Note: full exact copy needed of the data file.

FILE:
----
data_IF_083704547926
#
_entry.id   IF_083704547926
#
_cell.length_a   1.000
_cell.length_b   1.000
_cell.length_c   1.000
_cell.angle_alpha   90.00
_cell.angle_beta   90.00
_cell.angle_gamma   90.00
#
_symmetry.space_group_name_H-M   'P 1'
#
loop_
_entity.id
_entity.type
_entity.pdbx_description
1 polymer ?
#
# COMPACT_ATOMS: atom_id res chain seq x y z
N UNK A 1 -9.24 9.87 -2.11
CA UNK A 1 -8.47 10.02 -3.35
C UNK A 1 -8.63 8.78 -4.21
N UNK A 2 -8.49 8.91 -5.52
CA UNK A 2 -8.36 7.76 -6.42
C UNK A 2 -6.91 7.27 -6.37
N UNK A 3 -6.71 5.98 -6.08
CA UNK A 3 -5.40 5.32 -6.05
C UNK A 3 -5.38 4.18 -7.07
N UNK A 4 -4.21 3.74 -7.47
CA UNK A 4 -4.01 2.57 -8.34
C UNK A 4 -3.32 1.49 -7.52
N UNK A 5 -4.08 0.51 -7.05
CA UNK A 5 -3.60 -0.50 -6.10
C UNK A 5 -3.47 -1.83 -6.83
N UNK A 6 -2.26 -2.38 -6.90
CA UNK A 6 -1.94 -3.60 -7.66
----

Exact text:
data_IF_083704547926
#
_entry.id   IF_083704547926
#
_cell.length_a   1.000
_cell.length_b   1.000
_cell.length_c   1.000
_cell.angle_alpha   90.00
_cell.angle_beta   90.00
_cell.angle_gamma   90.00
#
_symmetry.space_group_name_H-M   'P 1'
#
loop_
_entity.id
_entity.type
_entity.pdbx_description
1 polymer ?
#
# COMPACT_ATOMS: atom_id res chain seq x y z
N UNK A 1 -9.24 9.87 -2.11
CA UNK A 1 -8.47 10.02 -3.35
C UNK A 1 -8.63 8.78 -4.21
N UNK A 2 -8.49 8.91 -5.52
CA UNK A 2 -8.36 7.76 -6.42
C UNK A 2 -6.91 7.27 -6.37
N UNK A 3 -6.71 5.98 -6.08
CA UNK A 3 -5.40 5.32 -6.05
C UNK A 3 -5.38 4.18 -7.07
N UNK A 4 -4.21 3.74 -7.47
CA UNK A 4 -4.01 2.57 -8.34
C UNK A 4 -3.32 1.49 -7.52
N UNK A 5 -4.08 0.51 -7.05
CA UNK A 5 -3.60 -0.50 -6.10
C UNK A 5 -3.47 -1.83 -6.83
N UNK A 6 -2.26 -2.38 -6.90
CA UNK A 6 -1.94 -3.60 -7.66